March 21, 2019
4 min read
There’s a problem at work and only you can fix it. Sound familiar? It starts off as simple task that snowballs into a dozen tasks involving four different departments and more than six other colleagues? Congratulations! You have evolved into an ad hoc project manager. This is how most people unwittingly get roped into the gruelling world of project management.
As a freshly-minted ad hoc project manager, you are now straddled with the responsibility to carry out a new and uncommon business task; you are tasked with tackling an unforeseen business problem. The problem can present itself as: an unaccounted for drop in market share, a customer escalation, or even a last-minute board meeting.
Just like a classical Project Manager, you are now required to help guide the team, keep the project on track, meet budget goals and deadlines. Your are also tasked with facilitating conversations with all involved parties and stakeholders.
An ad hoc project manager is also somebody who doesn’t typically have managerial duties but is rather a person who is assigned a leadership/ownership role within the ad hoc project context due to their centrality with all the involved parties or simply because she/he was amongst the first respondents to the business “emergency”. So again, we extend our congratulations!
Ad hoc projects are usually developed when an unprecedented challenge or problem arises that cannot be solved using standard or predefined business procedures. Those problems are usually cross-departmental and involve several stakeholders from within and outside the organization involving several departments such as marketing and sales, product development, customer service and support, maintenance, legal…etc.
Collaboration in those instances becomes a necessity, often involving the formation of remote teams. The suddenness of said-projects, also means that they, by nature, have a short or temporary lifespan.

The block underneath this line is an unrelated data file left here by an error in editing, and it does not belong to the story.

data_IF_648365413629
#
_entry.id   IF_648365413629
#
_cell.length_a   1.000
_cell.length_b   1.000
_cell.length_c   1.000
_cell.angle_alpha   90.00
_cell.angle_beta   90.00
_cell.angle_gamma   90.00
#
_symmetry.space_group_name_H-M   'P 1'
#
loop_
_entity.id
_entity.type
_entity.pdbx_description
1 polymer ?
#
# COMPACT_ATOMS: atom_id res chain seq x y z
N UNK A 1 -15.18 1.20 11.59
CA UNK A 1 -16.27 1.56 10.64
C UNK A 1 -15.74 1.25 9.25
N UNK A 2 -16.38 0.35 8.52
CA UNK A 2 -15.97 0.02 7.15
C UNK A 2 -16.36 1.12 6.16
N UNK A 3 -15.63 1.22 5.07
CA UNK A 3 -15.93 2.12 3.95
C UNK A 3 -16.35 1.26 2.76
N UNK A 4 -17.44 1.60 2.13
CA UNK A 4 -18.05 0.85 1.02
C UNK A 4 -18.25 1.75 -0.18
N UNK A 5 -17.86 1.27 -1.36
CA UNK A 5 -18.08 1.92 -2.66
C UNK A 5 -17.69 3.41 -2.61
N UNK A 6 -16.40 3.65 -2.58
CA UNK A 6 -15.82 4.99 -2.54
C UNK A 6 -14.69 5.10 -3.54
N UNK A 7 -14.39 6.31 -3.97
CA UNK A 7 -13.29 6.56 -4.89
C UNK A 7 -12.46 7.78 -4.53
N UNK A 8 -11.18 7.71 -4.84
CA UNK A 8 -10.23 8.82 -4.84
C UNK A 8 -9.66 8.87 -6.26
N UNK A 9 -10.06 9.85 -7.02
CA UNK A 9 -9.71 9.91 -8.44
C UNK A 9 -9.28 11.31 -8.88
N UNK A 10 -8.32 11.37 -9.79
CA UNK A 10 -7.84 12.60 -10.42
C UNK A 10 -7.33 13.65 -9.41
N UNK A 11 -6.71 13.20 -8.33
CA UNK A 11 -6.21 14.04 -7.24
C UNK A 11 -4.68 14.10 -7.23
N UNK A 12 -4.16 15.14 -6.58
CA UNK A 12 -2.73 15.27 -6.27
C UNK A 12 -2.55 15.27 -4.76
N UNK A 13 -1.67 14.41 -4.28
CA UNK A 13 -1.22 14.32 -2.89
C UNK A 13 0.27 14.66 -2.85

You will become in charge of an emergency task-force, which sadly must disband soon after a resolution has been formed/reached.
The task-force is usually unruly — and since it consists of a makeshift squad of rogue operators, possesses none of the core features of successful teams. Additionally, there’s definitely no time or any of the precursors to forming one. It’s an all-hands on deck approach until the ship is no longer sinking, the fire is out, and the “fat lady is singing”.
Exhaustive studies have been conducted and op-eds have been penned, which delve into the minuscule details of how to best manage teams and create a conducive work environment that promotes team harmony, productivity and creativity (our twitter feed features all the recent developments!). However, those guides don’t address the urgent needs of, you, the newly appointed ad hoc project manager. Fear not! as experienced ad hoc project managers, we took the liberty of formulating a a quick and easy guide for you to follow.
You have to manage the rogue team and this involves three distinct yet interlocked processes that are rooted in digital communication and often rely heavily on email correspondence (there’s a foolproof way to do email communication and you should start following it religiously).
The orchestration stage consists of three phases: 1. assemble the team, 2. assign tasks and deadlines, and 3. agree on deliverables.
You will need to assemble the team, looping in stakeholders, finding out who can facilitate and contribute. This step requires addressing the “who, where, what, why and how” of the problem. This step would then move into the planning phase of the orchestration where tasks are listed and divided amongst the team, deadlines are negotiated and set. This should optimistically be followed by swift and prompt execution.
Now you need to make sure that everybody works together because all tasks are interlocked and you want to avoid any bottlenecks and dependencies that could basically turn your project status from “managed” into a “free-falling disaster”.
You will require a shared canvas, where you can collaborate on solving the problem remotely. Basically, you will need to digitally work alongside each other.
Your chosen platform should also serve as a place where work/deliverables can be reviewed, edited and expanded by multiple players and contributors. You also need to create a digital and emotional safe space where problems are discussed, resolutions can be reached, and more importantly documented. Our ProTip, don’t do this in email.
All projects need a log and a written report. As an ad hoc project manager you are no exception. You will need to maintain meticulous insights and group your findings from the various tasks in one place where the reasoning behind your (and the group’s) decision/resolution is clearly demonstrated and tracked. This report also acts as a documentation of the process which the big bosses would want to see to give you, your MVP award, gold star, pat on the shoulder… or a permanent project manager position.
Ad hoc project management might seem like a daunting sisyphus-esque task but is often a golden hidden opportunity for genius to strike. It enables employees to step up, leaders to shine and departments to work together. So the next time you find yourself facing a snowballing problem at work… breathe and dive right in because you’re now an ad hoc project manager. Again, congratulations!
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